Now if you want to use open source tools, you have options such as Puppet, Chef, and Ansible, among many others. You're gonna find that a lot of user-created scripts exist to handle configuration of servers especially Linux-based servers with these tools. These are all great tools, and if you're managing more Linux-based servers than Windows, I recommend that you look into all of these further to find the one that's right for you. The documentation and community around these tools when using it for mostly Linux systems is fantastic. You're going to find a lot of sample code, modules, and you'll be able to use many of these without modification for common tasks. It's gonna save a lot of time.

Now Ansible is my personal favorite out of these three due to the amount of existing modules, the easy to use YAML syntax, and the ability to create modules in any programming language that supports standard IO. Now however, if you're supporting more Windows than Linux servers, it's gonna be hard to ignore DSC, which stands for Desired State Configuration. DSC works with Windows and Linux, though the Linux support is kind of light at this point, and it's just an extension of the standard PowerShell. So with something like DSC, you specify the state that the server should be in, what I mean by that is, if you expect IIS to be present, than the state of that server is to have IIS installed. And this is gonna allow us to basically specify what things we need installed and what things we don't, and even ensure that our own application code is installed, and the correct version.

Here's an example of using Azure automation with DSC to ensure that IIS is installed. If you look at this PowerShell script, you can see that there's really not much to it. We have a configuration for installing IIS. We have a node that targets local hosts, and then we make sure that IIS is present on that node.

So to show you that I'm not pulling a fast one, we're gonna try to hit the IP address for that VM in our browser. And we can see that it's just not loading. And that's because we don't have anything listening on port 80. And as for the proof, I'm gonna show you that the web server role isn't enabled on this. So there you see it.

Our goal is to install IIS with DSC. For that, we're gonna go back to Azure Automation. I've already set up a DSC node. And it takes about 10 minutes for the VM to register, so I didn't want to subject you to sitting there waiting while I completed that, however, now we need to link it to a configuration. So I've added a DSC script. It's the one that I just showed previously. And I've compiled it with the compile option for that configuration. So now I'm going to link this node to the install IIS configuration. Now once I do that, you can see that it's pending. So that's going to take awhile, I'm gonna jump ahead, and we'll recheck in once this is complete.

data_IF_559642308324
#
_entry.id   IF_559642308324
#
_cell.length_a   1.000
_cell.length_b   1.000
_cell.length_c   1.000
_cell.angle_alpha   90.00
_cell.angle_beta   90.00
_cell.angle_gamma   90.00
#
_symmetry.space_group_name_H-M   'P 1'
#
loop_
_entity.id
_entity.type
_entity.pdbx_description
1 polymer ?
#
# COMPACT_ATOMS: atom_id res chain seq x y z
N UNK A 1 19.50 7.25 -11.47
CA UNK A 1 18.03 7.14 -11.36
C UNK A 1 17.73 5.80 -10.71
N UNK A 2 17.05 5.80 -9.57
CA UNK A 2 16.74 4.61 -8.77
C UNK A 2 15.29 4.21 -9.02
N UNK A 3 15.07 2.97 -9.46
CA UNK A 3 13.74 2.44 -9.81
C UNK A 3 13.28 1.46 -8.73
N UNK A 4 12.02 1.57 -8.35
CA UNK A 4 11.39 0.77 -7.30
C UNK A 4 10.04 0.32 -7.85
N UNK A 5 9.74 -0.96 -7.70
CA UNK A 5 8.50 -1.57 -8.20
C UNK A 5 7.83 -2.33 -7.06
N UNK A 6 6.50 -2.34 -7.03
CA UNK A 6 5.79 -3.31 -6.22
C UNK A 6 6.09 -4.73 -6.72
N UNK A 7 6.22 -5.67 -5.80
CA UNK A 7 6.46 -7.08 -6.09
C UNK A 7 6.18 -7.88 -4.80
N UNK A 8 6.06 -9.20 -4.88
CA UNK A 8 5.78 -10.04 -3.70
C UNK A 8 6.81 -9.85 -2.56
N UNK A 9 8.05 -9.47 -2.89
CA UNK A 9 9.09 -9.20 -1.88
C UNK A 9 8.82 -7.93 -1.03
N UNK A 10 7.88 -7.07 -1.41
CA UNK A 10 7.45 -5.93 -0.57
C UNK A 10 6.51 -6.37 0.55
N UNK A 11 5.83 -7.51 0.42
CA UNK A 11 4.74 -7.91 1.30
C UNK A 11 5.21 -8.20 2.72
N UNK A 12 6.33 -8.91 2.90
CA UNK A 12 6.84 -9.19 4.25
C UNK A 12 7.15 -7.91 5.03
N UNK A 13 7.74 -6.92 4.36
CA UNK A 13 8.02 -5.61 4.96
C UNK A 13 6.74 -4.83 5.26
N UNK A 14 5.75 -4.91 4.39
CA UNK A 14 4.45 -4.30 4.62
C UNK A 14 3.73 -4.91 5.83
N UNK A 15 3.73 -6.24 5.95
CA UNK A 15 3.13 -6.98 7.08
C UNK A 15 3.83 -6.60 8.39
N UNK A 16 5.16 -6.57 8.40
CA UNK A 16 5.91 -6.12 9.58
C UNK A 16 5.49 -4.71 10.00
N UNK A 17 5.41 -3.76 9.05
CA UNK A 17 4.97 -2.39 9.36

Okay, welcome back. Okay, it's now complete and the status is compliant. That means that IIS should be installed. Alright, let's check it out. And to check it out, we're gonna reload the browser. And see if we get the IIS welcome page. And there it is. Okay, so with a few lines of PowerShell, we can ensure that IIS is installed on any of the nodes that we want to configure. Now this is a simplistic example but a good idea of what it's capable of.

Once you've started using configuration management to handle your server's configuration, that's it. You need to keep using it for any changes. If you make a manual change, it's possible that it's going to be undone by your DSC. Once you're using DSC, it needs to become the single source for changes.

Let's uninstall IIS and see what happens. Okay so we're going to remove it here from the list. And then we're gonna restart the VM. Now, I'm gonna wait a bit, we're gonna come back, and we're gonna show you what happens.

Okay now that we're back, you can see that we have a list of checks that show statuses of not compliant. That's because we manually changed this. Now we can certainly rerun this so that it reinstalls IIS, however that's why I said once you start using DSC, it should really become the single source of truth for changes. Alright, we've covered a lot in this lesson because automation really is quite the topic. In our next lesson, we're gonna summarize the key takaways from this course, so if you're ready to wrap up this course, let's get started.

About the Author

Learning paths15

Ben Lambert is a software engineer and was previously the lead author for DevOps and Microsoft Azure training content at Cloud Academy. His courses and learning paths covered Cloud Ecosystem technologies such as DC/OS, configuration management tools, and containers. As a software engineer, Ben’s experience includes building highly available web and mobile apps. When he’s not building software, he’s hiking, camping, or creating video games.